Dr. Story, now 69, retired seven years ago from a career in which his clients won 14 All American Futurities. He worked on up to 120 horses a day, typically 14 hours a day, seven days a week, and also worked for a racetrack veterinarian as a kid. Thus, in sheer numbers of horses he has examined out, Dr. Story had the chance to observe dozens of different bloodlines – and the various traits those bloodlines carried.

Dr. Story purchased SMR’s dam as a filly and changed her name to Aleisha Elaine, after his daughter’s best friend. The mare was a daughter of Holland Ease by First Down Dash.

“The First Down Dash line of mares has just been exceptional,” he says. “It’s a line that’s sure good to have on the bottom side.”

Although she was “very well-balanced,” he says she needed a cross with a prettier head, so Dr. Story chose Chicks Regard by Chicks Beduino. The 1999 multiple graded stakes sire passed down his gray color and more First Down Dash blood through his own dam.

On the racetrack under training by Eddie Willis, BRTSendingmyregards placed either second or third in eight of 10 races in 2011 and 2012.

“He ran very good speed indexes and was beating a lot of horses at distance,” Dr. Story recalls. “But not very many 2-year-old races have distance. He was very consistent and went out there every time and performed well.”

Directly thereafter, the stallion was undefeated in his halter career, winning the halter performance stallion world championship at the 2013 Adequan® Select World Championship Show. Tim believes SMR’s the first Open Supreme Champion to have also been a world champion at halter.

“I think a horse doesn’t have to be ugly to be smart,” he says. “And a horse doesn’t have to be pretty to be fast or ugly to be fast. Why not get back to horses that are versatile and multifunctional? That’s what a Quarter Horse truly is.”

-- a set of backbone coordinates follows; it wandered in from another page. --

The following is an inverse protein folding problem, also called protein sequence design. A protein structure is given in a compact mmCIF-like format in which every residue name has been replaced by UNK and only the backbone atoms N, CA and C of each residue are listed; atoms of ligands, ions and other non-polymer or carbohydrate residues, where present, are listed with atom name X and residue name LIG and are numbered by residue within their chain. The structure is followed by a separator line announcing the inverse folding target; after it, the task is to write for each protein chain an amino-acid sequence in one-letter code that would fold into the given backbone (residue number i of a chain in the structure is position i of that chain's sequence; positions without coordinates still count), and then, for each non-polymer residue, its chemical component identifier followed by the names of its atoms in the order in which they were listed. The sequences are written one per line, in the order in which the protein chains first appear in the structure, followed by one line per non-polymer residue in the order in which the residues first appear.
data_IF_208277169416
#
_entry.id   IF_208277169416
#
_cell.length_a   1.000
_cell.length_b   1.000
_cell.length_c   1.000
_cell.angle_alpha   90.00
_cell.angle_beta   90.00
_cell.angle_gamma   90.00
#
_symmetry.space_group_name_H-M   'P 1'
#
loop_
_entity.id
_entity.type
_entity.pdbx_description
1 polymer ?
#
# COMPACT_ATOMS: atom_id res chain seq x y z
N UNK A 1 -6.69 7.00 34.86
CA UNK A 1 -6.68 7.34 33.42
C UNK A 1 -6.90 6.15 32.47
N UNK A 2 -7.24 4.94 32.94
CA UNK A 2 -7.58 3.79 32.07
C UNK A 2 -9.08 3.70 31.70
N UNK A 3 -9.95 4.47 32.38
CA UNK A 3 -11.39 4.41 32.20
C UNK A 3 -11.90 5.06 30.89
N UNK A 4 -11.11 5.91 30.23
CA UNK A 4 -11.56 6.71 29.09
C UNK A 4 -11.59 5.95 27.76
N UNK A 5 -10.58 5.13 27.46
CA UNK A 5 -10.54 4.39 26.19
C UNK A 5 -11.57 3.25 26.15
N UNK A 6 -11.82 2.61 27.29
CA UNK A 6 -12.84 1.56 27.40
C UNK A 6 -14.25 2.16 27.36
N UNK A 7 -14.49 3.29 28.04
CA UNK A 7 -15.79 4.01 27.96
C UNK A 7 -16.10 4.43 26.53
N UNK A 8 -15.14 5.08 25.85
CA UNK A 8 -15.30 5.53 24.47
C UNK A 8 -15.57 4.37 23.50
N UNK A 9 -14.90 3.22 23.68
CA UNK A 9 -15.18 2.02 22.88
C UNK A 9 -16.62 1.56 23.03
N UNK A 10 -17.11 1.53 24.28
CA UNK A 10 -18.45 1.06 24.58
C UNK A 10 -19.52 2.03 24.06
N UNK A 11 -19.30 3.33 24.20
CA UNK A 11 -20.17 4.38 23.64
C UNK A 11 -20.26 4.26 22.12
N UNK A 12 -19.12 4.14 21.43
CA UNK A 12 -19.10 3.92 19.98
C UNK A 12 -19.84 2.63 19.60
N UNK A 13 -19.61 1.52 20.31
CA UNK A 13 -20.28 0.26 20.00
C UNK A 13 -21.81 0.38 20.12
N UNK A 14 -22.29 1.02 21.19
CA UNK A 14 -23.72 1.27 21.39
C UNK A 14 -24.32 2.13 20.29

Tim says people tend to get hung up thinking that if a horse has a certain bloodline, it can’t do a certain event. He points to Three Bars (TB), the American Quarter Horse Hall of Fame sire who has been on the papers of a large number of the 51 Open Supreme champs.

“Chicks Regard goes to Three Bars, but so did Mr Impressive and so did Doc Bar,” he says.

Tim has an eye for raising and showing halter horses, but he also runs the family cattle ranch and feedyard in Sylvan Grove, Kansas, and must have an eye for raising good ranch horses. He currently uses SMR for branding duties and ranch roping, and plans to cross a variety of different mares with his versatile stallion, including some foundation Wiescamp-bred and Peppy San Badger mares.

“We’ve got some 2-year-olds by this horse now that we’re starting to ride, and they look like they’ll be as good and pretty,” Tim says. “They’re born a little too late to win halter futurities, but they’re all a nice size with nice bone. We’re excited about injecting some bloodlines back into the industry that aren’t just the same, same, same.”

Tim says his favorite attribute of SMR and his babies are their balance.

“His neck ties in high, he has a great slope to his shoulders, his pastern is right, he has a short back, long croup and long hip,” he says. “That horse would be all in the right proportion whether he was 12 hands or 18 hands.”